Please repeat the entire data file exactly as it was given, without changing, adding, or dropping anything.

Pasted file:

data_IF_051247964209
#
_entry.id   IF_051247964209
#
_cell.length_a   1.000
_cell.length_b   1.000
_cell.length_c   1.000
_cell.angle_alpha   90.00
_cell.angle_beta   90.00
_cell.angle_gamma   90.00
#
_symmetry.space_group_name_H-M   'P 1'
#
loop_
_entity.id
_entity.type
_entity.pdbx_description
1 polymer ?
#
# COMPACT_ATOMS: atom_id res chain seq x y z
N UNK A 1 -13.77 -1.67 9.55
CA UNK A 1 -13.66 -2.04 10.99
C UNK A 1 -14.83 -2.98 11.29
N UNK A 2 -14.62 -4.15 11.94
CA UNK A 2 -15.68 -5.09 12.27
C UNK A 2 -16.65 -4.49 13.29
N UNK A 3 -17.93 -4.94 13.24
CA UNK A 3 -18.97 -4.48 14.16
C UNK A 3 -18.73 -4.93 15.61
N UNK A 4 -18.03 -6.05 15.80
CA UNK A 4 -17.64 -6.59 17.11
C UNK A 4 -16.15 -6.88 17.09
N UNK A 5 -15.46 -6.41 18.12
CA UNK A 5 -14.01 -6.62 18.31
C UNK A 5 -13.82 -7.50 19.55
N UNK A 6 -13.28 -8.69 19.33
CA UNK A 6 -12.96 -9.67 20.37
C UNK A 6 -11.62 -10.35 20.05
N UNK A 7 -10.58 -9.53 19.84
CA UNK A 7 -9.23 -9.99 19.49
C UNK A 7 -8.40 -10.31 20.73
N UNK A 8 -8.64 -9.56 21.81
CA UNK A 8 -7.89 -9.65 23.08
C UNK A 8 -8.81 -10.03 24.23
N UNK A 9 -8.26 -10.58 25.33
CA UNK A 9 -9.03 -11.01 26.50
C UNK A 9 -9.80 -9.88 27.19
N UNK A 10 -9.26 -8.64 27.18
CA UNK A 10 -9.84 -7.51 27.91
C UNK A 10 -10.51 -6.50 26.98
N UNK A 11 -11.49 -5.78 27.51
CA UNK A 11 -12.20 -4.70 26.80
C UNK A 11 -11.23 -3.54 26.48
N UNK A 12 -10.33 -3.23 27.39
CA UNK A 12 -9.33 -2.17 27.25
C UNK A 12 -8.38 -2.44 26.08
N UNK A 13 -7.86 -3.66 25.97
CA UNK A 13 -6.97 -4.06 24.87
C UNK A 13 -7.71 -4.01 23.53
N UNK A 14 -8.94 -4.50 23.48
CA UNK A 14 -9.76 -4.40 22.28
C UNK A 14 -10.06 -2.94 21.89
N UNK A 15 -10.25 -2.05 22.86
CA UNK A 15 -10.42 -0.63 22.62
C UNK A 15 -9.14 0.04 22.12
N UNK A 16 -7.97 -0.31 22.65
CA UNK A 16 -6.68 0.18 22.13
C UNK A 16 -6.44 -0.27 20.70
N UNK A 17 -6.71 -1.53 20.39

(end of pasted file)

data_IF_051247964209
#
_entry.id   IF_051247964209
#
_cell.length_a   1.000
_cell.length_b   1.000
_cell.length_c   1.000
_cell.angle_alpha   90.00
_cell.angle_beta   90.00
_cell.angle_gamma   90.00
#
_symmetry.space_group_name_H-M   'P 1'
#
loop_
_entity.id
_entity.type
_entity.pdbx_description
1 polymer ?
#
# COMPACT_ATOMS: atom_id res chain seq x y z
N UNK A 1 -13.77 -1.67 9.55
CA UNK A 1 -13.66 -2.04 10.99
C UNK A 1 -14.83 -2.98 11.29
N UNK A 2 -14.62 -4.15 11.94
CA UNK A 2 -15.68 -5.09 12.27
C UNK A 2 -16.65 -4.49 13.29
N UNK A 3 -17.93 -4.94 13.24
CA UNK A 3 -18.97 -4.48 14.16
C UNK A 3 -18.73 -4.93 15.61
N UNK A 4 -18.03 -6.05 15.80
CA UNK A 4 -17.64 -6.59 17.11
C UNK A 4 -16.15 -6.88 17.09
N UNK A 5 -15.46 -6.41 18.12
CA UNK A 5 -14.01 -6.62 18.31
C UNK A 5 -13.82 -7.50 19.55
N UNK A 6 -13.28 -8.69 19.33
CA UNK A 6 -12.96 -9.67 20.37
C UNK A 6 -11.62 -10.35 20.05
N UNK A 7 -10.58 -9.53 19.84
CA UNK A 7 -9.23 -9.99 19.49
C UNK A 7 -8.40 -10.31 20.73
N UNK A 8 -8.64 -9.56 21.81
CA UNK A 8 -7.89 -9.65 23.08
C UNK A 8 -8.81 -10.03 24.23
N UNK A 9 -8.26 -10.58 25.33
CA UNK A 9 -9.03 -11.01 26.50
C UNK A 9 -9.80 -9.88 27.19
N UNK A 10 -9.26 -8.64 27.18
CA UNK A 10 -9.84 -7.51 27.91
C UNK A 10 -10.51 -6.50 26.98
N UNK A 11 -11.49 -5.78 27.51
CA UNK A 11 -12.20 -4.70 26.80
C UNK A 11 -11.23 -3.54 26.48
N UNK A 12 -10.33 -3.23 27.39
CA UNK A 12 -9.33 -2.17 27.25
C UNK A 12 -8.38 -2.44 26.08
N UNK A 13 -7.86 -3.66 25.97
CA UNK A 13 -6.97 -4.06 24.87
C UNK A 13 -7.71 -4.01 23.53
N UNK A 14 -8.94 -4.50 23.48
CA UNK A 14 -9.76 -4.40 22.28
C UNK A 14 -10.06 -2.94 21.89
N UNK A 15 -10.25 -2.05 22.86
CA UNK A 15 -10.42 -0.63 22.62
C UNK A 15 -9.14 0.04 22.12
N UNK A 16 -7.97 -0.31 22.65
CA UNK A 16 -6.68 0.18 22.13
C UNK A 16 -6.44 -0.27 20.70
N UNK A 17 -6.71 -1.53 20.39